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Connecting With Your Child’s Teachers At School

By October 12, 2020April 2nd, 2022Parenting, Teens/Children

Learn how and when you should connect with your child’s teacher.

Now more than ever, it is important to create a connection and relationship with your child’s teacher. With many children participating in distance learning, it’s important to create a relationship where your child’s teacher can provide feedback. You have to know how best to support your child in their education and your child’s teacher has to understand your child’s needs, so that they can provide your child with necessary support. Research shows that if parents want their children to be successful in school, the best thing they can do is collaborate with the child’s teachers.

Connect with teachers right away.

Attend any orientations, back to school nights, or parent conferences. This will give you an understanding of how your child’s teacher runs their classroom and what is expected of your child. It also gives you a chance to get to know your child’s teacher and show that you are committed to your child’s education. This will make it easier to discuss future problems should they arise.  Let the teacher know what you working on at home and what has been successful in managing these issues.

Once you have made that connection, maintain regular communication.

It’s important to keep your child’s teacher in the loop about events that may impact your child’s learning or behavior.  For example, when your child’s teacher knows if there is a new baby, big move, divorce, or death in the family, they can offer helpful emotional support to your child.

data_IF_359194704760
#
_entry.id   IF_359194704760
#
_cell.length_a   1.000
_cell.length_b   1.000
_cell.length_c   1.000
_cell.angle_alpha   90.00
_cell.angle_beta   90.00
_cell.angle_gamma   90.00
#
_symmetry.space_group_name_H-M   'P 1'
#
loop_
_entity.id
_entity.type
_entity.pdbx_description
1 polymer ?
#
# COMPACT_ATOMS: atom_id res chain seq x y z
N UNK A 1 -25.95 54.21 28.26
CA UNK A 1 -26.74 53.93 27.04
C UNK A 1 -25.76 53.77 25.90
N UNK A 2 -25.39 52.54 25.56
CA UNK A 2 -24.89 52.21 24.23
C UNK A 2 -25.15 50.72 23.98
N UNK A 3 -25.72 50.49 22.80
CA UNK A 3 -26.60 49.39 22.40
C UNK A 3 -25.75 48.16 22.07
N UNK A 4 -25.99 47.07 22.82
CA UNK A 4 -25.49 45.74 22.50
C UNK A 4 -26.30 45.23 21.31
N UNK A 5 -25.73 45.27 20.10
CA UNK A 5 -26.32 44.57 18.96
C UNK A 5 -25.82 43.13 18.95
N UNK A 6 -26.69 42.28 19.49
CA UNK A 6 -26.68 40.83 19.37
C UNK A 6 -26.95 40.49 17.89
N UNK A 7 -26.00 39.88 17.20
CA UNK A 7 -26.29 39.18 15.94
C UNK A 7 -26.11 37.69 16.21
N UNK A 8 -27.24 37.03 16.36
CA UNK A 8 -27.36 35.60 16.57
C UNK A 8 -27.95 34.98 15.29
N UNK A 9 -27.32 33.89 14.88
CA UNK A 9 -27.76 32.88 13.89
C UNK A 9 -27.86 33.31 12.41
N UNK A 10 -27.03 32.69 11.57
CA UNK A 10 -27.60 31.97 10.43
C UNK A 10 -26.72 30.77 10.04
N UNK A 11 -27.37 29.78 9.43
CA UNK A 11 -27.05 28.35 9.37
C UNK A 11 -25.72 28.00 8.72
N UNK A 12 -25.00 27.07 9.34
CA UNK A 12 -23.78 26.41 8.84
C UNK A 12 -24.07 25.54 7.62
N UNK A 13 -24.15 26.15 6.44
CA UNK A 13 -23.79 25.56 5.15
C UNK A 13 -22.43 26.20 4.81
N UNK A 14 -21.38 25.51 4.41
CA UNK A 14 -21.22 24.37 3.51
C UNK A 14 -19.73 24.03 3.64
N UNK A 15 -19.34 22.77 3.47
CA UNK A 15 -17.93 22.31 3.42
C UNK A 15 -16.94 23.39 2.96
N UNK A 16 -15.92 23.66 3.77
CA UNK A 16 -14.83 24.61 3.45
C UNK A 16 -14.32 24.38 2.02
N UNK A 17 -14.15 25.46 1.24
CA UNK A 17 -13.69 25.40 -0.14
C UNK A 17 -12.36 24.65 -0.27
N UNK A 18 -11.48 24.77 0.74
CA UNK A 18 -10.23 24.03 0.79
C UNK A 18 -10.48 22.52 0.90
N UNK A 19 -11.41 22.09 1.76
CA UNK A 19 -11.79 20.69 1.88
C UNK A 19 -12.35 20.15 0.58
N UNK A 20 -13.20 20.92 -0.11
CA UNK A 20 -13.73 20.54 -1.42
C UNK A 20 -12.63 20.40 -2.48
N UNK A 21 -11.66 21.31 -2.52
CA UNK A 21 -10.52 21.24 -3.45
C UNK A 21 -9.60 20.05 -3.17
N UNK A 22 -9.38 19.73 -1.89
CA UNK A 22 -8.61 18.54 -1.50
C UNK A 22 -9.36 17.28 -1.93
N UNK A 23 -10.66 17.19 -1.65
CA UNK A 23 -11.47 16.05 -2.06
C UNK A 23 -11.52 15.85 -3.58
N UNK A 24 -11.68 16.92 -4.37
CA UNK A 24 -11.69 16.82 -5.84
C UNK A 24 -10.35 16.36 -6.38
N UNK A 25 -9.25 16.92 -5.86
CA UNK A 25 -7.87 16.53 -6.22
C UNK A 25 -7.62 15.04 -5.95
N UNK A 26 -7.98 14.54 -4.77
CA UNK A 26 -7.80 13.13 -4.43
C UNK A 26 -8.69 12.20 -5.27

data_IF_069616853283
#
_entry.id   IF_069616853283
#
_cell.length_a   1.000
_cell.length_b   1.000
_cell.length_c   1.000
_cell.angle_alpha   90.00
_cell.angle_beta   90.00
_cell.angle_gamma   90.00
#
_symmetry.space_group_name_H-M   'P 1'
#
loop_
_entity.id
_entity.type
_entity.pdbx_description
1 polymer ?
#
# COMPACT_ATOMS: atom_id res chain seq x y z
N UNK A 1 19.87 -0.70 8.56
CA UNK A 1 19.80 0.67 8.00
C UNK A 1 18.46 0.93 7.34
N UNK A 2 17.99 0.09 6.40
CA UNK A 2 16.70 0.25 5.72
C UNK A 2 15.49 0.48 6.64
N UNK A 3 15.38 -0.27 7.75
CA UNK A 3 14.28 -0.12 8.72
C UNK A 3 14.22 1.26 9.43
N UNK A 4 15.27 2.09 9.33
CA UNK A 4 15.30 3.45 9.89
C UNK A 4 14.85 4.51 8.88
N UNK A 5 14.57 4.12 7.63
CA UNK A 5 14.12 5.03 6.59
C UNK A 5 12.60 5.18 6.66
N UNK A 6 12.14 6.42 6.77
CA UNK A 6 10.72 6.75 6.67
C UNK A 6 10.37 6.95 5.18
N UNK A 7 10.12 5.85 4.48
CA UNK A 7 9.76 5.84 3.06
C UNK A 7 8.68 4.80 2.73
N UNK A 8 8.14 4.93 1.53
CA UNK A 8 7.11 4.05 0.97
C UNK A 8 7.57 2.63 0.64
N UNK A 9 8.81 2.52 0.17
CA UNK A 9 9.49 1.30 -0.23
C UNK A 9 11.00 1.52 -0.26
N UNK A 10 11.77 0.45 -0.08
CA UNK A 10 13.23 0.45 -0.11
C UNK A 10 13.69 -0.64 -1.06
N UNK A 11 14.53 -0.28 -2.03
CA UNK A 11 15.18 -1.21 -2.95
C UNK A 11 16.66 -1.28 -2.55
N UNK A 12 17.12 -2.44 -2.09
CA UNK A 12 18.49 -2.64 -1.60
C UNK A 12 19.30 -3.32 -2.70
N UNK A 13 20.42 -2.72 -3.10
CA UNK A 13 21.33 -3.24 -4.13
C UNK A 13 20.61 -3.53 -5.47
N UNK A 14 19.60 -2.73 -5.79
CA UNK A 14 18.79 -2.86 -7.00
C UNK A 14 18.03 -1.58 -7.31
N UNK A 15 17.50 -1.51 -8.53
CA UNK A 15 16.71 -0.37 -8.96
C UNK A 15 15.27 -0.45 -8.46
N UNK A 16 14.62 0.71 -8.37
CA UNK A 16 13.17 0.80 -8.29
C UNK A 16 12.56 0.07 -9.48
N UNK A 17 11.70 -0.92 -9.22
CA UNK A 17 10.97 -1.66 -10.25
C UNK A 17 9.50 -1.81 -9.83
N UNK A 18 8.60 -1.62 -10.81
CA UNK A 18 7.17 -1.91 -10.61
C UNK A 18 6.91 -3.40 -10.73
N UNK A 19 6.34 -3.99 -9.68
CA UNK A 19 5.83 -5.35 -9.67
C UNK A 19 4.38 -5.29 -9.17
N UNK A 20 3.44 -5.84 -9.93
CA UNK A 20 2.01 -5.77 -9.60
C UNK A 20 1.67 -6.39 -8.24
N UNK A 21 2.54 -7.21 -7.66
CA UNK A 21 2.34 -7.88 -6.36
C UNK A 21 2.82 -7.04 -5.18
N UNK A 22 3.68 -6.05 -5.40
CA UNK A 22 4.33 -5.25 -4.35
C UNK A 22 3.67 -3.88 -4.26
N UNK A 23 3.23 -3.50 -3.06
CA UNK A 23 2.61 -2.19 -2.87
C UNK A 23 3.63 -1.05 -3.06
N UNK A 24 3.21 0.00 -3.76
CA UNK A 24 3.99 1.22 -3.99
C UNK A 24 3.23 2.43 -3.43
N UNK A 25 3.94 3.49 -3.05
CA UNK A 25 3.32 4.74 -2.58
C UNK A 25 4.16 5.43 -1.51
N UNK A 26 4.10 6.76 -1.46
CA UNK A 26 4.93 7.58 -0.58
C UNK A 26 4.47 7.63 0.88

Communicate any concerns or problems to your teacher right away, when they are easier to solve.

Many parents are hesitant to bring up issues with teachers, especially if it is a behavioral issue. When the issue is hyperactivity or disruptive behaviors, parents often feel a sense of embarrassment or feel as if it is a reflection of their parenting abilities. However, the sooner a teacher understands your child’s needs, the sooner services can be put in place to help your child be successful.

Know when to advocate for your child.

It is always best to try problem solving directly with the child’s teacher.  However, if you addressed the problem with the teacher and your child’s academic performance is still being impacted, it’s okay to go above your children’s teacher. You may want to schedule a meeting with the school counselor or principal to see if they are able to provide you with additional support and resources. Don’t let the teacher or school intimidate you. Remember, you know your child best and they have a right to get their educational needs met.

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